There have been some hiccups in the unemployment debit card rollout. Specifically, what happens when you do all your banking at Bank A and the debit card is from Bank B? “We’ve gotten some pushback from people who feel it’s inconvenient since they prefer all of their finances to go through one account at one bank,” says Mike Cullen, the director of unemployment insurance for Colorado. “At the end of the year, we’re introducing a direct deposit system for those who choose to have their benefits placed in their accounts rather than in a debit card.”
Another issue with debit cards is that while they may be more secure than cash or checks because of the pin number that’s needed for transactions, they’re just as vulnerable to scams. There were reports earlier this year that some unemployment recipients in Pennsylvania received phishing e-mails asking for card and PIN numbers. “We went out of our way to alert people that we would never contact them through e-mail asking for their account numbers,” says Manlove.
“It’s a new area for governments, which is why we need to be vigilant about basic protections,” says Maurice Emsellem, policy co-director for the National Employment Law Project in New York City. “These contracts the banks have with states need to be watched, since how much control do they give the bank regarding raising their ATM fees or the issue of privacy?”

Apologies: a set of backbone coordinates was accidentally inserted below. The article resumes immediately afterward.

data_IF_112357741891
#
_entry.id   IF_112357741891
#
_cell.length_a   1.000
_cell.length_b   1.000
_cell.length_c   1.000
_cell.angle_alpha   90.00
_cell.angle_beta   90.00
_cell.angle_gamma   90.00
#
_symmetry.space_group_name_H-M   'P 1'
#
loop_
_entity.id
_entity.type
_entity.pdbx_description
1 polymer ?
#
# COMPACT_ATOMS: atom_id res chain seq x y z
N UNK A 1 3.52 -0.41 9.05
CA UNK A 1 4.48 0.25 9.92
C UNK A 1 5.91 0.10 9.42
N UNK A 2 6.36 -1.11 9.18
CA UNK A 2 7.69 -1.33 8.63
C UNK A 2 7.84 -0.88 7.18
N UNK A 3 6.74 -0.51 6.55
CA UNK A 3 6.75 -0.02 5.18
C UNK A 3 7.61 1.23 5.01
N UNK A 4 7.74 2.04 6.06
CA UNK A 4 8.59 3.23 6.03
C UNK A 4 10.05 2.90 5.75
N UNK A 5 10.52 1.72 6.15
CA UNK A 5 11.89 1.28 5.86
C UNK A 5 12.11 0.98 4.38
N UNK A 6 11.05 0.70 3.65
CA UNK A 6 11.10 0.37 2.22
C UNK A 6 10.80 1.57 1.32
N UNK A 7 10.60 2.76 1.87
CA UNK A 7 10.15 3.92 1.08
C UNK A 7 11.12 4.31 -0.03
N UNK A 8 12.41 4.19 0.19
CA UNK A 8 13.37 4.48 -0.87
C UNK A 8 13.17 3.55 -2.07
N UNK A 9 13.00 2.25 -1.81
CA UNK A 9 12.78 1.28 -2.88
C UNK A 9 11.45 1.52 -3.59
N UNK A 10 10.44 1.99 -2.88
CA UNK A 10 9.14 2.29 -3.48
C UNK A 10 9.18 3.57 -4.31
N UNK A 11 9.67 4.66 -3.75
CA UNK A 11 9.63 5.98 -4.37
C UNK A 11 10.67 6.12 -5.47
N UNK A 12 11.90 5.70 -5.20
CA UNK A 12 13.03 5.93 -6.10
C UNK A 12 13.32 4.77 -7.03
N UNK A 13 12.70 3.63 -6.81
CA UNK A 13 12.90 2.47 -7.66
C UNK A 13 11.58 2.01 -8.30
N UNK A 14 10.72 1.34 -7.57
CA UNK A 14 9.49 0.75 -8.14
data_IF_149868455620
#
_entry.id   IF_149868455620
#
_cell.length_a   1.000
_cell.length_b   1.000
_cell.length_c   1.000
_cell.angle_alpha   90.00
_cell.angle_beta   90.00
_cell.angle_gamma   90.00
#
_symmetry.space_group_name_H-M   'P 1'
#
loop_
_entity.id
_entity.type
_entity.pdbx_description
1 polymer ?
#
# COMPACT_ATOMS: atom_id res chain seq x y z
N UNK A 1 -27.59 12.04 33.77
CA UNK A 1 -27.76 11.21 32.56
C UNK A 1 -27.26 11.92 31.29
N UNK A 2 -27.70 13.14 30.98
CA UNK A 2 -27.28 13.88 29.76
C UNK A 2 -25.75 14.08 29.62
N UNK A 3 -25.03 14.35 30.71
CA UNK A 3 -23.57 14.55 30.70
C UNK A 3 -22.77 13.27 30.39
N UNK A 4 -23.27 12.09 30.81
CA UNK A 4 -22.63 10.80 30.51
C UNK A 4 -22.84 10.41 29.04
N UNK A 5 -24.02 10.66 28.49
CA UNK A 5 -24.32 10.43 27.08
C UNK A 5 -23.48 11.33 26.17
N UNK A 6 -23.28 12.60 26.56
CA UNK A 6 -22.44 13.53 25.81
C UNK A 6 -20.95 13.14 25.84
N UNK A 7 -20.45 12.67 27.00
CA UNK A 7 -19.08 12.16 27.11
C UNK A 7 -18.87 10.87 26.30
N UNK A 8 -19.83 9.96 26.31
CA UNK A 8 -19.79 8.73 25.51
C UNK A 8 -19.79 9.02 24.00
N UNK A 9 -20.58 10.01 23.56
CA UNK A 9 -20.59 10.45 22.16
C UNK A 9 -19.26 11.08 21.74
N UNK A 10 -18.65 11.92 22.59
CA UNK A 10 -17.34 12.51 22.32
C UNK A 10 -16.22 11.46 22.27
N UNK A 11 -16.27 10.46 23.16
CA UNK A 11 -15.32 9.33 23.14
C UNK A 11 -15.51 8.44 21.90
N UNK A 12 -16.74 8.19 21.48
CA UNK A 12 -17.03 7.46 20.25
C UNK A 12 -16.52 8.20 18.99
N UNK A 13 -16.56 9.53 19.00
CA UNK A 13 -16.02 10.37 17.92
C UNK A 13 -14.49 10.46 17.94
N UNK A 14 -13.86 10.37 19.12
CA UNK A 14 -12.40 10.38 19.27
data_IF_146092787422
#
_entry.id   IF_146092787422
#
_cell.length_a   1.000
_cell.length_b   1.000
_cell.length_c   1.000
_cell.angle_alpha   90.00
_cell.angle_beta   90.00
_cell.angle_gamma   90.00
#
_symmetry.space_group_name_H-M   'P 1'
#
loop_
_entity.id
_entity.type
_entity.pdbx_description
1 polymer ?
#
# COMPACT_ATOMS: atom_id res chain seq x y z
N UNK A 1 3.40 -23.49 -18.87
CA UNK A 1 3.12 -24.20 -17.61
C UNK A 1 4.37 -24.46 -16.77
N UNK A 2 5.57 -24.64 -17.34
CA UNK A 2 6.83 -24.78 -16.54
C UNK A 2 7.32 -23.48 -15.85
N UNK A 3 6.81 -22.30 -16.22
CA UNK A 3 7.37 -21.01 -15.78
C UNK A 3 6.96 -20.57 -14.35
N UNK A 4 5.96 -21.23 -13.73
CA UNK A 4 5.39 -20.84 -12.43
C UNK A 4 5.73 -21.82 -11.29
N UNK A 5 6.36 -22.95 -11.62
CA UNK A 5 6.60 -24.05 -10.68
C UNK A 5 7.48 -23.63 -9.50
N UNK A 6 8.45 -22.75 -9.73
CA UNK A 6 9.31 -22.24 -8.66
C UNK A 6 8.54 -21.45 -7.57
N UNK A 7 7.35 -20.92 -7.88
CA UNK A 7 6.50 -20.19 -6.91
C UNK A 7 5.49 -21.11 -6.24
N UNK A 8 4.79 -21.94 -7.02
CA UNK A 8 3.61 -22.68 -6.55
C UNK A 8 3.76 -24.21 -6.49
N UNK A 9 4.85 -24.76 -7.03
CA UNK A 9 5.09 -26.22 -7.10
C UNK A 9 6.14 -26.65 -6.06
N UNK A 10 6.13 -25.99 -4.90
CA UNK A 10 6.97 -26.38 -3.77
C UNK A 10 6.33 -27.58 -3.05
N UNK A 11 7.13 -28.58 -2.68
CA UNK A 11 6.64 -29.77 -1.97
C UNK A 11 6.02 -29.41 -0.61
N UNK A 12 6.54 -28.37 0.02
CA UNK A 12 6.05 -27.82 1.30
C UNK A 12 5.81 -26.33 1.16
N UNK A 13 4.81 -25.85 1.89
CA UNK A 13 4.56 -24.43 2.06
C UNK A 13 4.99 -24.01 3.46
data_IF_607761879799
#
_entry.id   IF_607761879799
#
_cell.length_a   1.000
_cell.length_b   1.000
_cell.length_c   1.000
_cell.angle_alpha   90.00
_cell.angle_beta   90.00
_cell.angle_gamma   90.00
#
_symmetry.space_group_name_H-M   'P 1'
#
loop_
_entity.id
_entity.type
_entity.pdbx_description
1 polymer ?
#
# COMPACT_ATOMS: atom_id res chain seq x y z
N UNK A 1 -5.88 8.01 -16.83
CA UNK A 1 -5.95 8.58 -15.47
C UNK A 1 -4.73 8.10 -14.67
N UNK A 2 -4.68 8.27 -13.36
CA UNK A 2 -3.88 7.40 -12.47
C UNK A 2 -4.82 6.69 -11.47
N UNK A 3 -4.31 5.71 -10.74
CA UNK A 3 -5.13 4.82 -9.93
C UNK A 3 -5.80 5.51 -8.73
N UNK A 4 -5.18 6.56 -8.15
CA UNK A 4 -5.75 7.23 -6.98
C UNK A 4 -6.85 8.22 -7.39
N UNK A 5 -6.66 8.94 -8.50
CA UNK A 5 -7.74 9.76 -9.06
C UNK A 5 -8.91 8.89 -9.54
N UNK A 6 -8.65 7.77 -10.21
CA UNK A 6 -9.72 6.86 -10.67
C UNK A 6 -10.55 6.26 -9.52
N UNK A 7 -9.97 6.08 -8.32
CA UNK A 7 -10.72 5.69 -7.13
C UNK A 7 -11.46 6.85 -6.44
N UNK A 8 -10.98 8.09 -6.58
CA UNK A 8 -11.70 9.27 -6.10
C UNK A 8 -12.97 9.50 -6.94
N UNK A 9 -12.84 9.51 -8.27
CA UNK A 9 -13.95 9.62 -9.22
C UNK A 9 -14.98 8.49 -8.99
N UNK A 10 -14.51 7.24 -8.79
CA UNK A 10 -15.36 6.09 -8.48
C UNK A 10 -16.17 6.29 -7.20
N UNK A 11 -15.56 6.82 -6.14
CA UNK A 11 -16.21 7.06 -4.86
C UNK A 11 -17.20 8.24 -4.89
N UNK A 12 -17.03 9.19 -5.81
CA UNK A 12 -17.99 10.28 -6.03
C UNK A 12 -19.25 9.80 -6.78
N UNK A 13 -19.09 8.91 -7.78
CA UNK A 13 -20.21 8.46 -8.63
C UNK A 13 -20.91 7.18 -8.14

Concerns over user privacy
Privacy is an area that many states were concerned about when they looked at switching over to debit card programs. “Our contract is with J.P. Morgan Chase, and we had a few calls early in the program from recipients who got marketing calls from Chase after receiving their cards,” says Cullen. “We immediately investigated and found the calls were unrelated. These people had other business with Chase, which led to the calls. We’re very strict about misuse of our information.”
Another way to protect privacy is by using a funds transfer system, which allows you to move the money in your unemployment debit card to your regular bank account electronically or over the phone. “We didn’t want to get involved in collecting and storing people’s bank account information, which is what we’d need if we did direct deposit,” says Scott Sanders, chief financial officer for the Indiana Department of Workforce Development.
There’s also the “embarrassment” problem. Most people on unemployment have a hard enough time with self esteem without going through a checkout line with a card that might identify them as receiving assistance. “We saw that coming,” says Sanders. “Our card just has a VISA symbol and \u2018Indiana’ printed on it, it looks like it comes from any other bank.”
The debit card programs are becoming so popular, many states and localities are using them for welfare payments, and the U.S. Treasury has begun a pilot program in 10 states in which Social Security recipients are given the option of a debit card in lieu of a check or direct deposit. “There’s been a little hesitancy, but I think over time people will appreciate it. They won’t want to go back to paper checks,” says Norm Isotalo, a spokesman for the Michigan Unemployment Insurance Agency. “It’s just too easy.”